"I know you're just terrified of that tiny butterfly," Sam called after him.
Popcorn was tall for a mustang and his sturdy build hinted at draft blood. His startled retreat wasn't due to fear, but high spirits.
Blaze rushed barking along the fence. Hooves thudded as other horses joined the morning run. Their glossy backs glinted bay, sorrel, and roan. Manes of black and tawny brown flew and their nostrils widened as they rejoiced in the scent of hoof-crushed grass.
This joyful stampede happened every morning, but it thrilled Sam every time.
"You ready?" Dallas, the ranch foreman called from the barn doorway.
Sam knew it was time to get busy. Today, she'd start training her month-old black filly, Tempest, to lead.
Before she took a single step toward Dallas, who was waiting to help, Gram called from the porch.
"Jen's on the phone. Do you have time to talk before you get started?" Weird, Sam thought.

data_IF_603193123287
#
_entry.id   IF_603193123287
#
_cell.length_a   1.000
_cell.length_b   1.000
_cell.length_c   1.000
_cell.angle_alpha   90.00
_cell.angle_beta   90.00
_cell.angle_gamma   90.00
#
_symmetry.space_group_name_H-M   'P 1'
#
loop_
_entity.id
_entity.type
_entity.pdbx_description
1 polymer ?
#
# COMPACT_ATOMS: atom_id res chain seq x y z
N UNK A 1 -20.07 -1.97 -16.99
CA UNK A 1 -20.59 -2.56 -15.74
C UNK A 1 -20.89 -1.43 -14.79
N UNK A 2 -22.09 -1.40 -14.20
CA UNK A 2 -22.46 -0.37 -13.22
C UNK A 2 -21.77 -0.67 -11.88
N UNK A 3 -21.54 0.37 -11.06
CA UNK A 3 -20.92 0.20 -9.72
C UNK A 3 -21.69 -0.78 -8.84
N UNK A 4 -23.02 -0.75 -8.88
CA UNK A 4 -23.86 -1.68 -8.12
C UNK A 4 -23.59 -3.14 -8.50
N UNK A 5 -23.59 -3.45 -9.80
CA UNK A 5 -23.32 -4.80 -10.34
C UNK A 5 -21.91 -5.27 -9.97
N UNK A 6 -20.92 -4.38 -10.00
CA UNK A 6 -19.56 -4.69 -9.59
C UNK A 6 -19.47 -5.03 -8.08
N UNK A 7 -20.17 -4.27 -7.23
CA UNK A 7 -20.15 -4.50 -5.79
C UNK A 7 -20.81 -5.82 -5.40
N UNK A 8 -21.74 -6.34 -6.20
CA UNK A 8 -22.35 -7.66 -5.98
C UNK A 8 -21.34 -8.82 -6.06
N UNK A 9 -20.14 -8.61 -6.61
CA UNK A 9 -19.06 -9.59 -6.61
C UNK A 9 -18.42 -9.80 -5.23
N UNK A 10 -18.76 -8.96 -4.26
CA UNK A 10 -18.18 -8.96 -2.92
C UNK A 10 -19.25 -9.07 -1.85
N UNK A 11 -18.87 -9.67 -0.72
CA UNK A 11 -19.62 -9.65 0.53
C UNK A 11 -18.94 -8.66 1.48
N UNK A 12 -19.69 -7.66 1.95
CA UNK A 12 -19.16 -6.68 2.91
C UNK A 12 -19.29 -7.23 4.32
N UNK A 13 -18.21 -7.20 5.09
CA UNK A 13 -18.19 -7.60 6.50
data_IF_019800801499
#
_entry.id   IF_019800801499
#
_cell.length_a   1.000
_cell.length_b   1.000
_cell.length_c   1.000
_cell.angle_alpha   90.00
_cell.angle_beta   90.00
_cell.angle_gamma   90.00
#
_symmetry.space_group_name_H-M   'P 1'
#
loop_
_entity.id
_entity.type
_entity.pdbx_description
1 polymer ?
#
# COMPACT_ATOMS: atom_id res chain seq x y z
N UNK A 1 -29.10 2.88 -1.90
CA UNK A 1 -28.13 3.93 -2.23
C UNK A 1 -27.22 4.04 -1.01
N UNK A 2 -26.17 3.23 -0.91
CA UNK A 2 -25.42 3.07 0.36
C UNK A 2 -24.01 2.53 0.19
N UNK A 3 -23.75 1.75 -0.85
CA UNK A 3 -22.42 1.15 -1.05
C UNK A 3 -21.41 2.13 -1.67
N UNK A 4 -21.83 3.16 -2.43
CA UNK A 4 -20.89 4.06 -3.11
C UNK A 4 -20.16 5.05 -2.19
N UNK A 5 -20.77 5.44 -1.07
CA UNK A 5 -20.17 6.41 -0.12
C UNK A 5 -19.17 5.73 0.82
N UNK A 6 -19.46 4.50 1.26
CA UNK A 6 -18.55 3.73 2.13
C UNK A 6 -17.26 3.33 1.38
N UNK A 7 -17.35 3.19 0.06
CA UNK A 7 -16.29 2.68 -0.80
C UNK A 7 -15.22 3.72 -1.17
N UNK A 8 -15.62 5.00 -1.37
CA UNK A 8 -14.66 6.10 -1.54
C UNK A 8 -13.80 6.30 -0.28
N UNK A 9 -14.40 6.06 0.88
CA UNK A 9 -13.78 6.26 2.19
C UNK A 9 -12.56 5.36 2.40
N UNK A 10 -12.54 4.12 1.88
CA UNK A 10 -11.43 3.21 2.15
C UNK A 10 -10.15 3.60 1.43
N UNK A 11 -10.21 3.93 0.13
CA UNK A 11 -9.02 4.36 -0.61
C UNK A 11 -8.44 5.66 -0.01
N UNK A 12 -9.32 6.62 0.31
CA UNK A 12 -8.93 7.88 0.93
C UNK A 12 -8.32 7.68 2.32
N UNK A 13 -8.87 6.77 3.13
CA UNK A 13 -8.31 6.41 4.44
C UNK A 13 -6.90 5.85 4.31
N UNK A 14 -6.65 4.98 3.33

Last night when she'd talked with her best friend, Jen had moaned over the huge number of chores she had to finish before she was allowed to ride over to spend the week at River Bend Ranch.
It would be worth it, though. Not only would Jen be a new counselor for HARP, the Horse and Rider Protection program, but it was the week of the Fourth of July.
A parade, carnival, and other festivities were planned. They couldn't have picked a better time for a weeklong sleepover.
Since Jen's parents were leaving on a rare holiday away from the ranch, they were monitoring Jen's every move, making sure she finished her chores before they let her escape.
If Jen had made time for a phone call, it must be important.
"Sure," Sam said to Gram. Gesturing to Dallas, she added, "I'll be right back."
Inside, Sam took the telephone receiver, noticing a sticky spot from the oatmeal cookie dough Gram was mixing.
"Hello?" Sam said.
"How would you feel about a playdate?" Jen asked.
"A playdate?" Sam asked. She pictured her best friend's intelligent face and owlish eyes as she tried to make sense of the question. "Aren't we a little old for playdates?"